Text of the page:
More on Physical

            I want to talk more about the body. We have spent lots of time talking about how the deep breathing helps the body to relax and how your body can feel peaceful and serene when you are Centered. When you have a thought and feeling, your body always responds to that experience. In the early years of human development, if the mind was peaceful, the body would be peaceful. If the mind was creating stress, the body would be in stress mode. Later in our development, we discovered over time that the human race spends so much time in stress mode that the body physically holds on to that stress like a bad habit. Everyone does it to differing degrees. That means when you’re peaceful in thought and feeling, your body is not necessarily peaceful depending on how stressed you have been in your life. For complicated reasons, your body doesn’t always wait on your thoughts and feelings to have a response. It creates a response on its’ own. We have, for instance, referred to it as anxiety or panic coming out of the blue. You say, “I was doing fine and all of a sudden out of blue, I started feeling nervous or anxious or had trouble breathing.” My point is that what’s going on in your body can also be complicated.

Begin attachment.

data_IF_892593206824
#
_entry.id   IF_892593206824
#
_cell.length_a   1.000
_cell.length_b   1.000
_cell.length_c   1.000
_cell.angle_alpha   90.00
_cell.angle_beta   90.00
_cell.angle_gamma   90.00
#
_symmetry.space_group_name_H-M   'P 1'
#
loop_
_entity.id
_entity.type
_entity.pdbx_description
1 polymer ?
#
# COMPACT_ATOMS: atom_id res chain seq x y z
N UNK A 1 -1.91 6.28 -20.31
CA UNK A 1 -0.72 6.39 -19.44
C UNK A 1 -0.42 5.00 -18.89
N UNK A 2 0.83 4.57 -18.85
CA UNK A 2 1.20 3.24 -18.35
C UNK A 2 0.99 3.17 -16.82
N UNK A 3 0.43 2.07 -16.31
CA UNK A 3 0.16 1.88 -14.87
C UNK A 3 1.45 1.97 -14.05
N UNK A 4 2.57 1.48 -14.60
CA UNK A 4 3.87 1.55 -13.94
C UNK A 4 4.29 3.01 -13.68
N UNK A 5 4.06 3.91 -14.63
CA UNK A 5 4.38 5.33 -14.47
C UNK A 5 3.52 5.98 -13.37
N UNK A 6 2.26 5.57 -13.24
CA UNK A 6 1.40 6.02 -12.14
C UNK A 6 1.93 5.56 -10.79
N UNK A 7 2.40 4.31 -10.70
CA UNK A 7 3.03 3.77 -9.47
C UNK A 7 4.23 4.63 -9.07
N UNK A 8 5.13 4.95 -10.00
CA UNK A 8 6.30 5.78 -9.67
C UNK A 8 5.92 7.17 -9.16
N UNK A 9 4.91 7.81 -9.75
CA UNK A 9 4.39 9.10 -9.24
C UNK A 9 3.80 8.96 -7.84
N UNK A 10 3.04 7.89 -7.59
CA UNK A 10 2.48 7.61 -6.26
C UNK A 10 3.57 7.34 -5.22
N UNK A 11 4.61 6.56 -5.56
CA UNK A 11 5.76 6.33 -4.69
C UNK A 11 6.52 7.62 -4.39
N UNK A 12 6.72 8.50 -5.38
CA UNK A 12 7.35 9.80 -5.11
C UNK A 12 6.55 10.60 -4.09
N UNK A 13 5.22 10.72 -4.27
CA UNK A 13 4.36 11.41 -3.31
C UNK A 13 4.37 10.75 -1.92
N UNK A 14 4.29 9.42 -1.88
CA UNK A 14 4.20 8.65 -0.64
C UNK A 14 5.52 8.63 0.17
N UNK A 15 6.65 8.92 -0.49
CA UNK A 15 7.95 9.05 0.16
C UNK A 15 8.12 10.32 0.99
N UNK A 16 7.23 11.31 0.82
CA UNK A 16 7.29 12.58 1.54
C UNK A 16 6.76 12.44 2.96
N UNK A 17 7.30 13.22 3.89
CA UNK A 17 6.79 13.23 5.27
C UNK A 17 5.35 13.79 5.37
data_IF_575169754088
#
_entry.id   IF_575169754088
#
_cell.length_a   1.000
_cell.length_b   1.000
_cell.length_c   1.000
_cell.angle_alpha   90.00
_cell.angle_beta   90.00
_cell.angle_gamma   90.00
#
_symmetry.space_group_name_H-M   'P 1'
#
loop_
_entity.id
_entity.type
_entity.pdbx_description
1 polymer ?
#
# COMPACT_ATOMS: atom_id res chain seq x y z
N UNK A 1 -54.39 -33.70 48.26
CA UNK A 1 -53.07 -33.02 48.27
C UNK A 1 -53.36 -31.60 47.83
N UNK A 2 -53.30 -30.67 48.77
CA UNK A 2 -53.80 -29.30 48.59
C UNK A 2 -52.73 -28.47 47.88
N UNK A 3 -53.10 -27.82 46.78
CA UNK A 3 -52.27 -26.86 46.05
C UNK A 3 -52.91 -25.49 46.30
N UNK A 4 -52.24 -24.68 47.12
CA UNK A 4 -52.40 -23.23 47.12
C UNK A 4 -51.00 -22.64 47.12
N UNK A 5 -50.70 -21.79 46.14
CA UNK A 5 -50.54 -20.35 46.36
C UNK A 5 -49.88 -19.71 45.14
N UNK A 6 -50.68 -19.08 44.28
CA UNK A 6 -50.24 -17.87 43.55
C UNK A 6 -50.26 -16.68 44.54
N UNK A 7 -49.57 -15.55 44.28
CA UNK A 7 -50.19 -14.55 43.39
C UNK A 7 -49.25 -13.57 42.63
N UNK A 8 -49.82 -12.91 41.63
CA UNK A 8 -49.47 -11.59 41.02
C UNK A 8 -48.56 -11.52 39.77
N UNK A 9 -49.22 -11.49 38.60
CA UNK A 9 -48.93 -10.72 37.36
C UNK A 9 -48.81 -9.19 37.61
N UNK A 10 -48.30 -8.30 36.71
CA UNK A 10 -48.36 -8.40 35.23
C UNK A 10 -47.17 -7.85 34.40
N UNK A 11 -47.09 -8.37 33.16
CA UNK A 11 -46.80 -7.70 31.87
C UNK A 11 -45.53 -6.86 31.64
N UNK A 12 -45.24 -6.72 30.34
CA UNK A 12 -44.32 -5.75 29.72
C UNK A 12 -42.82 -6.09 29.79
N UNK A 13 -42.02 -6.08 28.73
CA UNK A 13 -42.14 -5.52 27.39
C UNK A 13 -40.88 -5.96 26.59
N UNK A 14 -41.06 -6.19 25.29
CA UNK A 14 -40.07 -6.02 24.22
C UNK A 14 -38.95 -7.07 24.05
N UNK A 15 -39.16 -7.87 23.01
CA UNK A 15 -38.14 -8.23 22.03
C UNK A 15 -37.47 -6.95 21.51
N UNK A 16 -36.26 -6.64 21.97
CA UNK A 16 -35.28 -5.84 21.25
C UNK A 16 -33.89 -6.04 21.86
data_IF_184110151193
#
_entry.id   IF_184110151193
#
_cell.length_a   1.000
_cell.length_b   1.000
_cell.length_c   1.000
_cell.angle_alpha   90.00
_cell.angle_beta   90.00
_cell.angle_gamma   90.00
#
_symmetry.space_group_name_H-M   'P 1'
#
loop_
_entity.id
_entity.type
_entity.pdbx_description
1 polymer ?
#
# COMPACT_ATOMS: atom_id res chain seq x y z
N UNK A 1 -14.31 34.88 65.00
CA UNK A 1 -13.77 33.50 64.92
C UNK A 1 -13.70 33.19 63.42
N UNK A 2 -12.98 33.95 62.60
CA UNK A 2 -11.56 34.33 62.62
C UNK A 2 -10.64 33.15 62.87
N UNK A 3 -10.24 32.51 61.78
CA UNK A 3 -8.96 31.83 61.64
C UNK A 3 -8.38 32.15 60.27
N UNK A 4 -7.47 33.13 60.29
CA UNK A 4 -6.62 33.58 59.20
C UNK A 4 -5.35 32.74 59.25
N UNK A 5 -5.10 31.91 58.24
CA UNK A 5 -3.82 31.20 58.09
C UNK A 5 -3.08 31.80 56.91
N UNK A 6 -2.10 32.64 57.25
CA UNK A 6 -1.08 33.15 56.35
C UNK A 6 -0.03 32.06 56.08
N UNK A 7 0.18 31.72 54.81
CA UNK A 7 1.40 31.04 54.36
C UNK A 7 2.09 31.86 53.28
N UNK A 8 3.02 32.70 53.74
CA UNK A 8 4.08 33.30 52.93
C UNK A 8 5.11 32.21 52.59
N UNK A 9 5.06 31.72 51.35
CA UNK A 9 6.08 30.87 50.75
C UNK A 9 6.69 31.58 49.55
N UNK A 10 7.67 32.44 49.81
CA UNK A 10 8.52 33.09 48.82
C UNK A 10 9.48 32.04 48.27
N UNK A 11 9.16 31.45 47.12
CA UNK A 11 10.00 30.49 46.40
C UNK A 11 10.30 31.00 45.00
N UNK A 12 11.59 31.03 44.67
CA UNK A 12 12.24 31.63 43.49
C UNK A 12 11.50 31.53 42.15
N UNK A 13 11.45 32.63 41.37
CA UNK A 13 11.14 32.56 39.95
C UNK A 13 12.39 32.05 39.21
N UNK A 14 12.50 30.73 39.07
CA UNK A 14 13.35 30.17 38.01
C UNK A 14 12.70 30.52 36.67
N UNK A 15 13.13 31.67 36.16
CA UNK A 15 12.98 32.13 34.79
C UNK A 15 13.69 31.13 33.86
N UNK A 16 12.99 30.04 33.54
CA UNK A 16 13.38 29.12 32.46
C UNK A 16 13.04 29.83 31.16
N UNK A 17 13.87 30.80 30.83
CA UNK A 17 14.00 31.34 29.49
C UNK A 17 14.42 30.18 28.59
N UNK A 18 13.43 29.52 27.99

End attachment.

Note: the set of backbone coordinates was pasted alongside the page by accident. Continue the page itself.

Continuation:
I want you to become more aware of how your body responds to what you’re thinking and feeling. I also want you to know that it’s not black or white. All of us are holding some stress in our body so even when you feel peaceful, your body is still holding on to some tension. We have already covered how deep breathing can help relax your body. Over a period of time as you continue your training to become an expert in the use of deep breathing, it will have a big impact on your ability to relax your body. Remember back to some of our meditations where I have talked about feeling your body relax. Close your eyes now and go to Center. Take about ten deep breaths…feel the relaxation and recall what it felt like in previous meditations. Check your body from head to toe. Take a few more deep breaths. Open your eyes. At this point in your training, you should be feeling some physical relaxation?”

            Anger and sometimes rage can be prevalent in soldiers returning from combat. I want you to close your eyes and go back in time and pull up a situation where you were angry. I’ll give you a few moments. Pause. Okay, get into the experience and feel the anger and go through the story or encounter. Feel the anger. Now ask what it feels like in your body. Take some time to explore how your body feels and where you feel it. Open your eyes. (Group Discussion).
            There are various physical responses to anger. Clinching teeth, body shakes, sweating, weak legs, muscle tension, balled up fists, increased adrenalin, body ready to explode, trouble breathing, chest pain, head throbbing, turning red, racing heart, yelling and screaming to name a few.